I should like to conclude with some all-embracing remarks. How much I agree with the noble Lord, Lord Addington, about people sampling games. Of course, unless you know that you want to swim, if there are no games at all the chances that you will sample swimming are very remote unless you have a sporting family. People enjoy games according to their aptitudes. Give them a big, wide menu at school and we shall find that many more people are keeping fit into their later life. The remarks that were made about swimming are terribly important. It is frightful that children face the possibility of drowning because they have no swimming experience.

Lastly, I have a remark for those who are well off. Please consider leaving some money to your school for astroturf. It changes the business of sitting in mud which we heard about. I am so strongly in favour of sport in schools that I found this whole debate very moving and inspiring.

7.16 p.m.

Lord Donoughue

My Lords, I too wish to thank my noble friend Lord Dean for providing this occasion and for opening the debate so well. It has provoked a series of first-class contributions from noble Lords and noble Baronesses—especially, I would say, from the noble Baronesses. It is excellent and very encouraging that one-third of the speakers in this debate have been female. That is significant because school sports need to involve girl pupils as well as boys and women teachers as well as men. Without that, sport will never recover. So I say a particular thank you to them.

School sports matter very much to very many. I believe that they matter especially to the underprivileged children in our inner cities. It was a long time ago, but I know that in my youth it mattered more to me in those kinds of circumstances than anything else. It provided the bright spots in many otherwise dreary Northamptonshire weeks.

It is true, as the noble Lord, Lord Addington, said, that sport has to some extent moved from the schools to the clubs. I say to the noble Lord that the inner-city under-privileged are less likely to join clubs. In my view schools should remain the central focus for children's sports. They will do that if the facilities and the sports teachers are there.

During this debate two undisputed facts emerged: first, the belief that sports are good; and, secondly, that sports in schools have been in decline. The value of sports has been stated by all noble Lords, and was well endorsed in the 1991 Commons committee on education, science and arts.

Sport, apart from being at the root of our national sporting successes or failures, benefits a number of aspects of life. It benefits health. We know the problems of our young being overweight and of adults doing little exercise. It has educational value in the training of the body, as the Greeks taught us. It improves the morale of the school. It improves the relationship of teachers with pupils. It helps develop sporting interests which are very valuable in adult life. And it does, I believe, improve social behaviour. We had that from two impeccable sources: there is research in Canada; and there was the contribution of my noble friend Lord Sefton. I believe that sport leads to less delinquency. I wonder whether the behaviour of several younger Ministers in the Government somehow reflects the fact that there is now less sport in schools. The good of school sport is unquestioned, even if it leaves some individuals a little unhappy when they are cold and muddy. But I have a feeling that that may not be too bad for them in the long term.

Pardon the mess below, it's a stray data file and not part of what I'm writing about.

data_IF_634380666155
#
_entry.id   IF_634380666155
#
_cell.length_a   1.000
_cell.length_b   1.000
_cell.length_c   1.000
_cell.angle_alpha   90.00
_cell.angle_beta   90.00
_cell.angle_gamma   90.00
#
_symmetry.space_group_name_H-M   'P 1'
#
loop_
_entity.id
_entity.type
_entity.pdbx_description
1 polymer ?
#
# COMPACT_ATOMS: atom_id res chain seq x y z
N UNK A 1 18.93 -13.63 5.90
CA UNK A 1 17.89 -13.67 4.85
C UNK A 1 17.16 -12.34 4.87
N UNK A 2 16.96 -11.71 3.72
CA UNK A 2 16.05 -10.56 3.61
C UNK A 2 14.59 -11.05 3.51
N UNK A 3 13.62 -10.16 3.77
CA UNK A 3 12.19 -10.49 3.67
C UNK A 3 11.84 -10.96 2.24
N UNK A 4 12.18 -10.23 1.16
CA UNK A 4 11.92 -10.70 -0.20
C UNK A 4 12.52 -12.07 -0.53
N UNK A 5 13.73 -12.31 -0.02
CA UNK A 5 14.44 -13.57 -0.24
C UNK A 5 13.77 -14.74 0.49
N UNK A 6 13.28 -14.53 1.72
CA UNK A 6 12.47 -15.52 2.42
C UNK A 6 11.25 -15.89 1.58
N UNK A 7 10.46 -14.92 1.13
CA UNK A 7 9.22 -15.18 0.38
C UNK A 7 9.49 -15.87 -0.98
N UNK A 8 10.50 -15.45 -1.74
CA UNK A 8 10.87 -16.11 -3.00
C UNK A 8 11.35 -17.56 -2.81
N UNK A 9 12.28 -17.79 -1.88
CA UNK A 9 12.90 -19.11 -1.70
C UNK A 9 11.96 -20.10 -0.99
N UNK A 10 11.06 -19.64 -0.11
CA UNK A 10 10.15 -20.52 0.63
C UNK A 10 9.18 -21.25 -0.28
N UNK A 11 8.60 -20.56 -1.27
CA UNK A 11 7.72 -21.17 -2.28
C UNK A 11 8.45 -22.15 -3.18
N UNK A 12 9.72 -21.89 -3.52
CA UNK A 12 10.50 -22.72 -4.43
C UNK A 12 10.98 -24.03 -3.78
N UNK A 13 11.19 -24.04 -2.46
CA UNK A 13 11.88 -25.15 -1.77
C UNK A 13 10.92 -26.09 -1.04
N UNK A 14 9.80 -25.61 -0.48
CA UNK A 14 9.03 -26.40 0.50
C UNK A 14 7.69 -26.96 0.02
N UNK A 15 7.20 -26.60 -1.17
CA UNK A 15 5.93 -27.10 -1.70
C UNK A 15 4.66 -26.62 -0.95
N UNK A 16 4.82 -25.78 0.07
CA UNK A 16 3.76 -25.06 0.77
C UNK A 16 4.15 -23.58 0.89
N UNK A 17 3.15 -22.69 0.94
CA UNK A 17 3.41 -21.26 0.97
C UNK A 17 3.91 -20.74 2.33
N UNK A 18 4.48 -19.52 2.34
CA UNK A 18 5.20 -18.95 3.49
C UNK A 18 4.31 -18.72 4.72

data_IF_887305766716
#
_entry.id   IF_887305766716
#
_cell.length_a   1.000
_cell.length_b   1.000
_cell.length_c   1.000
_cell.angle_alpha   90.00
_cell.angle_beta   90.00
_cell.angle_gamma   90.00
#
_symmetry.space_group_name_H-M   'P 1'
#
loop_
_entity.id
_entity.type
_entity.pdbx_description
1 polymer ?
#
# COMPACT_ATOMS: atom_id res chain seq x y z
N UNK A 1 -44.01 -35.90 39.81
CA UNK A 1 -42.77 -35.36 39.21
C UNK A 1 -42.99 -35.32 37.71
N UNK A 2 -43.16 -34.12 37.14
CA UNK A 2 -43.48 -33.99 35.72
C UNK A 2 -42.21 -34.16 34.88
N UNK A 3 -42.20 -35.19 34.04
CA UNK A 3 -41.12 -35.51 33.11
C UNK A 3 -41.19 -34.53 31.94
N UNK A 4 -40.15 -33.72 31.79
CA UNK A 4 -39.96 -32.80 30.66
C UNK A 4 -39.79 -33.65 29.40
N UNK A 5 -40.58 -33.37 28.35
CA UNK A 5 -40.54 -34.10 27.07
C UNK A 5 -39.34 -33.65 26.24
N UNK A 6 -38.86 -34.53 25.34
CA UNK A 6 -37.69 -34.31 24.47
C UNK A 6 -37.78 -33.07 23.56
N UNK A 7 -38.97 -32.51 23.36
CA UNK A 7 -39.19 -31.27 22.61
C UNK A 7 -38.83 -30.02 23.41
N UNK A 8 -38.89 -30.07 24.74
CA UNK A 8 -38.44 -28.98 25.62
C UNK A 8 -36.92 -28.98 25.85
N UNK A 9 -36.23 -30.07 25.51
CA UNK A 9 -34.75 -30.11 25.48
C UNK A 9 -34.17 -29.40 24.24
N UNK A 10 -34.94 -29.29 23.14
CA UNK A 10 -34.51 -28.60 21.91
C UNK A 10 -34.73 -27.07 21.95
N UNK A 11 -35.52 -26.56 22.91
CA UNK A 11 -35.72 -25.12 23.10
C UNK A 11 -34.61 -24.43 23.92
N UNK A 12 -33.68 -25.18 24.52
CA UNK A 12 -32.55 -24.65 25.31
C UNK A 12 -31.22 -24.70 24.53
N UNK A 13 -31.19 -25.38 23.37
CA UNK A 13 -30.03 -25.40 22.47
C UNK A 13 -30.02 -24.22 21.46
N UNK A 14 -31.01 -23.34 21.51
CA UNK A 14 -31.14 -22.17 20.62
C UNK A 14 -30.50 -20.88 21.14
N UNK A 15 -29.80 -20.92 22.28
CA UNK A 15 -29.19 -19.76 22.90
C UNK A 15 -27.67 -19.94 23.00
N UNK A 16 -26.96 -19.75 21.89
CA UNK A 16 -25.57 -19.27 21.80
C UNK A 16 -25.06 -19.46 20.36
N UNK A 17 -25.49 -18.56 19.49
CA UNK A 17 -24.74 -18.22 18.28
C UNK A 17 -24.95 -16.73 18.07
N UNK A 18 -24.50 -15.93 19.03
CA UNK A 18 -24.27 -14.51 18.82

The decline in school sports is equally well documented, especially in the CCPR's impressive charter for school sports. Nearly a third of schools fail to provide the mandatory two hours physical education. Some 60 per cent. have cut spending on PE and 70 per cent. have reduced sporting activity in the recent decade. Many children, like my own, have recently emerged from an inner-city comprehensive school with no sporting ability whatsoever. In my view, as they know, they are the worse for that.

The reasons for the decline are intriguing. I believe that it is a mixture of recent social and political fashion and government policies. In terms of social philosophy, in the 1960s, 1970s and 1980s the Far Left of the political spectrum held beliefs hostile towards school sports. It was hostile to competition and therefore to competitive games. It appeared hostile to excellence or elitism and was therefore against winning. Perhaps it was hoped that if there were no winners, there would be no losers. Its influence on the public service unions was one of hostility to unpaid, extra work, and that rubbed off on teachers, while the women's movement may have hated team games because men appeared to enjoy them.

The Tory Right was equally reprehensible. I believe that Mrs. Thatcher's materialism, which argued implicitly that only money mattered, devalued unpaid public service. The same source of excessive individualism, with the stress on individual choice, tends to devalue team games in schools. I notice that a teacher wrote about the dangers. One of his students was pressed to play rugger and answered that he preferred cycling. Certainly he preferred cycling to football. When he was asked where he intended to cycle, he honestly replied, "Home". Mrs. Thatcher's assault on teachers' remuneration and morale also assisted in destroying the teachers' willingness to give the extra after-hours service that is needed to monitor sports.